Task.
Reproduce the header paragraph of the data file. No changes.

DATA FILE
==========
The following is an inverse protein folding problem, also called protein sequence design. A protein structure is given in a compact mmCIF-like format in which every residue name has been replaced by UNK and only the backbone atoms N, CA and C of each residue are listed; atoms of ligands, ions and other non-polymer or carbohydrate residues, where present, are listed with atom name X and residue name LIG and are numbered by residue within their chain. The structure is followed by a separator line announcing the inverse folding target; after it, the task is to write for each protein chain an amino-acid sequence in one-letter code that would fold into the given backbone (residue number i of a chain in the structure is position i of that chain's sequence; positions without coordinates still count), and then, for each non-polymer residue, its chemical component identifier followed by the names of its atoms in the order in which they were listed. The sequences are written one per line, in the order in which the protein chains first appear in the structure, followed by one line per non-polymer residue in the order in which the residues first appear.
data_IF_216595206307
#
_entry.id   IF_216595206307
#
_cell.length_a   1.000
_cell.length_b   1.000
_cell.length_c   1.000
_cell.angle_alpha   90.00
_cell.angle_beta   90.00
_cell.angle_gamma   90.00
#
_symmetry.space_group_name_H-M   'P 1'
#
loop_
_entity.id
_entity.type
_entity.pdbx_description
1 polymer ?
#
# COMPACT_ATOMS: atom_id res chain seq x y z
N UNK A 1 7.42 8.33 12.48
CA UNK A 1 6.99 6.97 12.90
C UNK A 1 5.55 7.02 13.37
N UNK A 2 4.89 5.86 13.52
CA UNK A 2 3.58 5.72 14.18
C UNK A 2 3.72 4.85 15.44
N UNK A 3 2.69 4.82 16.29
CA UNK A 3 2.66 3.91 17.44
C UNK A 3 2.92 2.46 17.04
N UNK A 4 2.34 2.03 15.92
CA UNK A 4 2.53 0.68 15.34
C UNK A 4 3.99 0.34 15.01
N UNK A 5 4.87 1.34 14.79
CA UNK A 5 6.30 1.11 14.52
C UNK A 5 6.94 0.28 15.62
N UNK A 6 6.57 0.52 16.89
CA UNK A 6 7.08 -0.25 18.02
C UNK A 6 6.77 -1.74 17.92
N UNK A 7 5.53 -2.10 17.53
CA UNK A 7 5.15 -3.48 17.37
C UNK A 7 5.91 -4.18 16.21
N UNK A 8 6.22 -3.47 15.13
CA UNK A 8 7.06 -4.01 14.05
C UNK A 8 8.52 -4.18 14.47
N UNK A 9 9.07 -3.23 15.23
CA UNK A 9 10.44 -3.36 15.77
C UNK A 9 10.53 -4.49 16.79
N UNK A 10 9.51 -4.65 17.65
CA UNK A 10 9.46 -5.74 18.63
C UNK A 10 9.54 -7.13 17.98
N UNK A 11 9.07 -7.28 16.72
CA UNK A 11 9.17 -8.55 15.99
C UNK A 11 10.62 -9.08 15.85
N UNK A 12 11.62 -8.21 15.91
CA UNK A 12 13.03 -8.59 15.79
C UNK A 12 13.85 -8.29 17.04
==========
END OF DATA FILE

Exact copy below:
The following is an inverse protein folding problem, also called protein sequence design. A protein structure is given in a compact mmCIF-like format in which every residue name has been replaced by UNK and only the backbone atoms N, CA and C of each residue are listed; atoms of ligands, ions and other non-polymer or carbohydrate residues, where present, are listed with atom name X and residue name LIG and are numbered by residue within their chain. The structure is followed by a separator line announcing the inverse folding target; after it, the task is to write for each protein chain an amino-acid sequence in one-letter code that would fold into the given backbone (residue number i of a chain in the structure is position i of that chain's sequence; positions without coordinates still count), and then, for each non-polymer residue, its chemical component identifier followed by the names of its atoms in the order in which they were listed. The sequences are written one per line, in the order in which the protein chains first appear in the structure, followed by one line per non-polymer residue in the order in which the residues first appear.